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Thursday, 12 May 2016

Installation and Configuration of MySQL Cluster in Linux

Note: This article was published by me in 'Open Source for You Magazine' - March 2016 Edition.


    Having set up a DHCP server, I am planning to deploy a DNS server in our network. It is always a better option to have DNS and DHCP on the same server, so that IP addresses allocated by DHCP server to a particular host can be updated in DNS database at the very moment. By some means, if this DNS-DHCP server goes down, it impacts whole production environment adversely. As a preventive measure, we have to introduce secondary DNS-DHCP server, which has to be configured in high availability mode (HA), so that if primary server goes down, secondary server takes over and cater the incoming requests.

    PowerDNS is our prime choice for configuring the authoritative DNS server, with MySQL database as backend, as this combination has its own merits. This setup handles incoming queries, looks through DNS records in MySQL database and provides appropriate responses. The DNS servers being in HA, the databases in both the servers must always be kept in sync. Moreover, both the DHCP servers work in active-active mode, such that they divide IP address pool among themselves and cater incoming DHCP requests working together. As a result, there are multiple read/write happening from both the server in their own MySQL databases. In order to keep both the databases in sync, there has to be such mechanism that if any server makes any changes in database, it should be reflected in the database of another server and they maintain same DNS records.

    To create a high availability environment, as mentioned above, MySQL provides two solutions – MySQL replication and MySQL Cluster. Master-Slave replication, wherein we have one read/write and one or more read-only slaves, is not useful in this scenario, as the replication is one way (from Master to Slave). While MySQL Master-Master replication is one of the alternatives, it is not a good choice, especially when there are multiple masters receiving write requests simultaneously. Circular replication (A to B, B to C, C to D, and D to A) has a big disadvantage that if any node fails, replication halts for subsequent nodes in the chain.

    On the other hand, MySQL Cluster is-
  • In-memory (or main-memory) database system – relies on main memory for data storage, management and manipulation, to achieve better performance while querying the data.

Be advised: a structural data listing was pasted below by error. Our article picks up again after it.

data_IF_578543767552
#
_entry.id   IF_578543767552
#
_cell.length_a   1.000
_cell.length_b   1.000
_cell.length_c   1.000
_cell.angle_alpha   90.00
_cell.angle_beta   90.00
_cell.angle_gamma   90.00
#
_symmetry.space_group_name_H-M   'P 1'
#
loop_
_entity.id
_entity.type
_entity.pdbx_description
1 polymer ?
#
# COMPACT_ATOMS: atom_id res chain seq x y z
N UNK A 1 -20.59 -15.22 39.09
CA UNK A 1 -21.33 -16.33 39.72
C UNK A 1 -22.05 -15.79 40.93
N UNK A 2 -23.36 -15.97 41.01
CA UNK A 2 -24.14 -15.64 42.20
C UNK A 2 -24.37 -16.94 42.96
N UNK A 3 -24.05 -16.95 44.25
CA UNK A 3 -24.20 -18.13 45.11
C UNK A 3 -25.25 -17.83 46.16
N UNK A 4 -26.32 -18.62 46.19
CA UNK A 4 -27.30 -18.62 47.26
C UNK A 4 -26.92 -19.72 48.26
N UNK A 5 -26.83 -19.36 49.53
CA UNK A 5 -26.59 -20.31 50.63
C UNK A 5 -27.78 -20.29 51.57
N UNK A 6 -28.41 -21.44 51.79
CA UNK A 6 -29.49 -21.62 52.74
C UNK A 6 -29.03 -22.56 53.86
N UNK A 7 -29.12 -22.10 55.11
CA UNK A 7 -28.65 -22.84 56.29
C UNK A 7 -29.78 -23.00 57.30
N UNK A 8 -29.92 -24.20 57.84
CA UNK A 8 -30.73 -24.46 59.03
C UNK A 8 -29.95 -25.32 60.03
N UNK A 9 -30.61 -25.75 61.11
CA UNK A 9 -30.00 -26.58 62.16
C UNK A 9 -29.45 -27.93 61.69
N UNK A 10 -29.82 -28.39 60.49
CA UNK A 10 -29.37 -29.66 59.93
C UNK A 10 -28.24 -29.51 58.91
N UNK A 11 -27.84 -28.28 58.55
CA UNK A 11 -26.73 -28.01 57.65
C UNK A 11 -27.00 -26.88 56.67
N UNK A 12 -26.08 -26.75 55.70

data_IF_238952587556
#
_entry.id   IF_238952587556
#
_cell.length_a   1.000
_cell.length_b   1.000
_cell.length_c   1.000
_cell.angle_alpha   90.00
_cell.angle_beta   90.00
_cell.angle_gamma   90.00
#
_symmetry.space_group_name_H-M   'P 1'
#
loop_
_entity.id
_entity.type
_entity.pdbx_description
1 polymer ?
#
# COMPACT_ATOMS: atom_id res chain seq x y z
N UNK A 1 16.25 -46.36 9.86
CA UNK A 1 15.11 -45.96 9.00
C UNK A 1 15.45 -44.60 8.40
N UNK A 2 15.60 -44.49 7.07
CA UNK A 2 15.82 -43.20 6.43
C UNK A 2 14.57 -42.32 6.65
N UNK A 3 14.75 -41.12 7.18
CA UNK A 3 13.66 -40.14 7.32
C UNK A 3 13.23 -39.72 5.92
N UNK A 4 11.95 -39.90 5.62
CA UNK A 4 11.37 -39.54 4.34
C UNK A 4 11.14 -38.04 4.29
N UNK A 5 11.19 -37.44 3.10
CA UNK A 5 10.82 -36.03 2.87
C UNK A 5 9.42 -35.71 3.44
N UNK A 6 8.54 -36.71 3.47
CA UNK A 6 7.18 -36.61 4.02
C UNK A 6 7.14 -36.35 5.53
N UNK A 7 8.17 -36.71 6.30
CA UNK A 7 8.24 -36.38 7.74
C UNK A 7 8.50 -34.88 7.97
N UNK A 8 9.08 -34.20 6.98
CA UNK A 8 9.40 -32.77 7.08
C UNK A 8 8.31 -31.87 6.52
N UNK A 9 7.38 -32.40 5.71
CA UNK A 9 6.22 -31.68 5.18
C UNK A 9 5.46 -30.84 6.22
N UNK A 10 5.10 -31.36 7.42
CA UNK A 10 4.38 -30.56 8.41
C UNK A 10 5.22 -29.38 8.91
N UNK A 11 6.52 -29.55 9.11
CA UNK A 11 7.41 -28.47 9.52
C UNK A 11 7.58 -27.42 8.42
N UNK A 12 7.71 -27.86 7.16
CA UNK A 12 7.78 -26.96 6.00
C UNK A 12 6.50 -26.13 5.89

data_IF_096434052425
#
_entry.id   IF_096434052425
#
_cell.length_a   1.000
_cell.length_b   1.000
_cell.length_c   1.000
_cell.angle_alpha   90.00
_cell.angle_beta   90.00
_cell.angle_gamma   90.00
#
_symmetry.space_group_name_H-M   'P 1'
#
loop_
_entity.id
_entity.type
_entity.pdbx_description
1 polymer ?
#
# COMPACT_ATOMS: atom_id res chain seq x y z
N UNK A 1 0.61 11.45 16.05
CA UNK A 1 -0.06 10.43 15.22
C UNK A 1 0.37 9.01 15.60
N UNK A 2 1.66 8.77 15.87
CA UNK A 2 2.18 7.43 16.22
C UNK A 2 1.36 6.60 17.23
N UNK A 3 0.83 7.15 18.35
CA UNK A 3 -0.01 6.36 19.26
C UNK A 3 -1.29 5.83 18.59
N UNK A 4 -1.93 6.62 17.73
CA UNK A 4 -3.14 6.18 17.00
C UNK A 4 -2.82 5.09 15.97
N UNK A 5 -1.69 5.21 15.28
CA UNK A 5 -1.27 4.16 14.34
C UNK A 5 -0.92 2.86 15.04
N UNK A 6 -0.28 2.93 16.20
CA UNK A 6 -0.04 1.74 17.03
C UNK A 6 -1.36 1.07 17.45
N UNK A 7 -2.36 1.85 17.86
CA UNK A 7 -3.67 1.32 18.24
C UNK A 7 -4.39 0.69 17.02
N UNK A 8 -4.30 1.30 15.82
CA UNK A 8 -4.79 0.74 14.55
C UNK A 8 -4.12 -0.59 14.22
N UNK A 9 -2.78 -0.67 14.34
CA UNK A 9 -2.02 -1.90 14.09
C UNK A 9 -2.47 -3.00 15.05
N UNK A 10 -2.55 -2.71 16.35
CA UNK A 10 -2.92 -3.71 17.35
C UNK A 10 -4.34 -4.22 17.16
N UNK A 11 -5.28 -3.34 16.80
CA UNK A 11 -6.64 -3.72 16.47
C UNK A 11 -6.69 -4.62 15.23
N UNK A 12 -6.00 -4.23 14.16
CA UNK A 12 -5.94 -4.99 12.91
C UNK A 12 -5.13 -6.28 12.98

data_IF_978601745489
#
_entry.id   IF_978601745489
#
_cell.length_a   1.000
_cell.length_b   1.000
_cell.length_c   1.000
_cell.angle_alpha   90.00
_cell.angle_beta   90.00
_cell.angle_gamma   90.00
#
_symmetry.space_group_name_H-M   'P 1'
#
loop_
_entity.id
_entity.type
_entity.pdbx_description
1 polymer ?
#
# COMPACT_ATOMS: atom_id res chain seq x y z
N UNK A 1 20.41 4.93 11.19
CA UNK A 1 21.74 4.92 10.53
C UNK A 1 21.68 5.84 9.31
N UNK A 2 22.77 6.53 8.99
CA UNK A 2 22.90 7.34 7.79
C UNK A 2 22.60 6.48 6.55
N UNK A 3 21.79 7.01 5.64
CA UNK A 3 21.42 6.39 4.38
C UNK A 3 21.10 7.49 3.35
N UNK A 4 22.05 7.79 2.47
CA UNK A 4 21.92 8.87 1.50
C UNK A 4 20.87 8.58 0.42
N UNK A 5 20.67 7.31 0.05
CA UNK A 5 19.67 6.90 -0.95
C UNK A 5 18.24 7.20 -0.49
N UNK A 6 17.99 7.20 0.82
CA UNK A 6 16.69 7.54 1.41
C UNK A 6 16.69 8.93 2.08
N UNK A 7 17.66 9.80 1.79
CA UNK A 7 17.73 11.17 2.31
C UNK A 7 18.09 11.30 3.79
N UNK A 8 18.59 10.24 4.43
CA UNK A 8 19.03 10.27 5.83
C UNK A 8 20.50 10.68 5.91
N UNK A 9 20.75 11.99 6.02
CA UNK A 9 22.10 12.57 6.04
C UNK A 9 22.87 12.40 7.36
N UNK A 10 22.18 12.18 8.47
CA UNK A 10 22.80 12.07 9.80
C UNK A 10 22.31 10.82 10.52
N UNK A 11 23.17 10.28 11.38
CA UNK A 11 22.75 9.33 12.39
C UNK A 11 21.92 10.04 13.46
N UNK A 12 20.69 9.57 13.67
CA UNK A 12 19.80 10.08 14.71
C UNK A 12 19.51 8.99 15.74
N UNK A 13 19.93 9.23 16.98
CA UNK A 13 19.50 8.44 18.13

• Shared-nothing architecture database – stores data over multiple independent data nodes in a cluster, instead of shared data storage, with no single point of failure (SPOF).
  • Distributed database system – stores portions of database on multiple nodes in the cluster, which is managed by central distributed database management system. So that, even if any node goes down, data integrity is maintained. Moreover, scaling becomes a handy task with almost 99.99% availability.
  • Synchronous replication – database updates are synchronously replicated between all the data nodes in the cluster, guaranteeing data availability upon node failures.

Cluster Components


Management Node/Server:

    It maintains the cluster’s global configuration file and provides cluster information whenever required. It also maintains logs of events happening in the cluster. Management client in the management node does all the administrative work, like starting/stopping nodes, starting/stopping backups and checking cluster status.

MySQL Nodes/Servers:


    These servers contain local configuration files, they run mysqld daemon and group together to form a cluster, thus achieving high performance (due to parallelism) and high availability. These nodes cater all incoming queries, communicate with data nodes and provide the application access to the cluster.

Data Nodes:

    These nodes run ndbd daemon and are responsible for data storage and retrieval. Multiple data nodes come together to provide storage for entire cluster, so that clients see them as a single database. Besides data storage, they keep monitoring other data nodes in the cluster and inform the management server in case of failures.